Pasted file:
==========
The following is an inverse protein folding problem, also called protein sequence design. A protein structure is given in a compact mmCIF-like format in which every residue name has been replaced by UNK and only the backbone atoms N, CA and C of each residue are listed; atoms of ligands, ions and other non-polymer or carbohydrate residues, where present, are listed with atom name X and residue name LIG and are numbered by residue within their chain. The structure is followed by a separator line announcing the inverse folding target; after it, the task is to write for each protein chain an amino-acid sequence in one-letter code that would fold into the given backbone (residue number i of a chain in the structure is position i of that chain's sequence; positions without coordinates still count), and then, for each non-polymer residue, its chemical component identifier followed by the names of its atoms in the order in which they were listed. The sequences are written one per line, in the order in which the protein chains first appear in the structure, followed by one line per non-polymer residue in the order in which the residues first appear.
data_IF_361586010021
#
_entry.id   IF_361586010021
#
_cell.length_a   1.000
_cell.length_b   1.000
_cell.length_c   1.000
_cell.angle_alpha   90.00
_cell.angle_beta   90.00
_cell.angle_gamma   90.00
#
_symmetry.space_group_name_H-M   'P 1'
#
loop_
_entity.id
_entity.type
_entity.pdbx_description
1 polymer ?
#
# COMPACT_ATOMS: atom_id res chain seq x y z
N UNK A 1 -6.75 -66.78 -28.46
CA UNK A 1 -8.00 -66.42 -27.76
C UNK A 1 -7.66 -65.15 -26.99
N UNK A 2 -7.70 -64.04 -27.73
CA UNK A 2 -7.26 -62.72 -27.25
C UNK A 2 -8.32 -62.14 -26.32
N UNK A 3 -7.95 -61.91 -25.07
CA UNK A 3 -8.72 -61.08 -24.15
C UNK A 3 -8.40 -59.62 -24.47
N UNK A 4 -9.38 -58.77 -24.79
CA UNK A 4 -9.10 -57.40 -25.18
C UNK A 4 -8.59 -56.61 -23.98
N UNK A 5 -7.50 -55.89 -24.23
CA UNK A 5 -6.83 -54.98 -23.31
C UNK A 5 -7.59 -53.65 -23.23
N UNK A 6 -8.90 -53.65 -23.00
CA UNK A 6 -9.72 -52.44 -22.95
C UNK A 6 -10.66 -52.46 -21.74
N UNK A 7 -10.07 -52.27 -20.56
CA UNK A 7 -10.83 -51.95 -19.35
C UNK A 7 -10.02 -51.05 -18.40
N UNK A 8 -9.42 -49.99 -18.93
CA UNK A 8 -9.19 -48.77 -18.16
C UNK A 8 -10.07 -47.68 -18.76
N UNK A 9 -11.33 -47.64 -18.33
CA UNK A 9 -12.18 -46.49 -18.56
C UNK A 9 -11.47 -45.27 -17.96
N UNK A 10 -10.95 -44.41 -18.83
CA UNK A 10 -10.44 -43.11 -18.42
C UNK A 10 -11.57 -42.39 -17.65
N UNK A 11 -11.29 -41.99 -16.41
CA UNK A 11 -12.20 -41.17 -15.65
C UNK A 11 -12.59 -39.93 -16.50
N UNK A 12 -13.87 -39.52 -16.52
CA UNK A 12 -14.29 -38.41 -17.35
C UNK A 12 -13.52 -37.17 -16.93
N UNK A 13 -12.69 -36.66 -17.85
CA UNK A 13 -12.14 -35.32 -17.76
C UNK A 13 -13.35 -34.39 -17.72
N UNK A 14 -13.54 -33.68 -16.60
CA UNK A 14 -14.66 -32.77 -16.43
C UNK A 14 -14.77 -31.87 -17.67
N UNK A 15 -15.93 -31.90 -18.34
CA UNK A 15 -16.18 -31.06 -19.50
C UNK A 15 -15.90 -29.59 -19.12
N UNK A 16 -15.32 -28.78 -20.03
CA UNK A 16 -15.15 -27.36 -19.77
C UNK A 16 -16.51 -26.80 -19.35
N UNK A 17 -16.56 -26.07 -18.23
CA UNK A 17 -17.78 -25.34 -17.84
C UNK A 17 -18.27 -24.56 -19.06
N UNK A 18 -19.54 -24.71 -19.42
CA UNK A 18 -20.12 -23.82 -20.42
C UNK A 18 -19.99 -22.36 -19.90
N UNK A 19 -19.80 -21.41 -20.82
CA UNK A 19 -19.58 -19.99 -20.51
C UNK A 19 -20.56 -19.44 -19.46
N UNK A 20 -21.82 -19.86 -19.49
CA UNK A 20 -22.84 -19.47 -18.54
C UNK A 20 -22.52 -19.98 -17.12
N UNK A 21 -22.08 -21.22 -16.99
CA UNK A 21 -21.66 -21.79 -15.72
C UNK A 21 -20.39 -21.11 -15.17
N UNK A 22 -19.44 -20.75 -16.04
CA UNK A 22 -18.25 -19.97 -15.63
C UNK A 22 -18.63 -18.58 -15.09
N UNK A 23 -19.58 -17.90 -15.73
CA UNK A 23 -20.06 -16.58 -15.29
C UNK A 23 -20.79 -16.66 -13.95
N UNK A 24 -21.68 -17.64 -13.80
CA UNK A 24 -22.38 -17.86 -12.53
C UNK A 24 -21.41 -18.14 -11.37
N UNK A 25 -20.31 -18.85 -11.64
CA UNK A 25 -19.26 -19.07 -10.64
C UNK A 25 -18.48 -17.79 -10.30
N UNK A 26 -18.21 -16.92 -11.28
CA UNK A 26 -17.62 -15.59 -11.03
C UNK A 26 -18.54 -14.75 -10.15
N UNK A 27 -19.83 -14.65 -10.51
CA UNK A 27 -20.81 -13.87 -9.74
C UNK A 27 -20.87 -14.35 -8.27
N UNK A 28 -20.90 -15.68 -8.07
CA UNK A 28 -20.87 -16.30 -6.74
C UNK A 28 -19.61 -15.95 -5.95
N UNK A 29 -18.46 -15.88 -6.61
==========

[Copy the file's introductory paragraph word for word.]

The following is an inverse protein folding problem, also called protein sequence design. A protein structure is given in a compact mmCIF-like format in which every residue name has been replaced by UNK and only the backbone atoms N, CA and C of each residue are listed; atoms of ligands, ions and other non-polymer or carbohydrate residues, where present, are listed with atom name X and residue name LIG and are numbered by residue within their chain. The structure is followed by a separator line announcing the inverse folding target; after it, the task is to write for each protein chain an amino-acid sequence in one-letter code that would fold into the given backbone (residue number i of a chain in the structure is position i of that chain's sequence; positions without coordinates still count), and then, for each non-polymer residue, its chemical component identifier followed by the names of its atoms in the order in which they were listed. The sequences are written one per line, in the order in which the protein chains first appear in the structure, followed by one line per non-polymer residue in the order in which the residues first appear.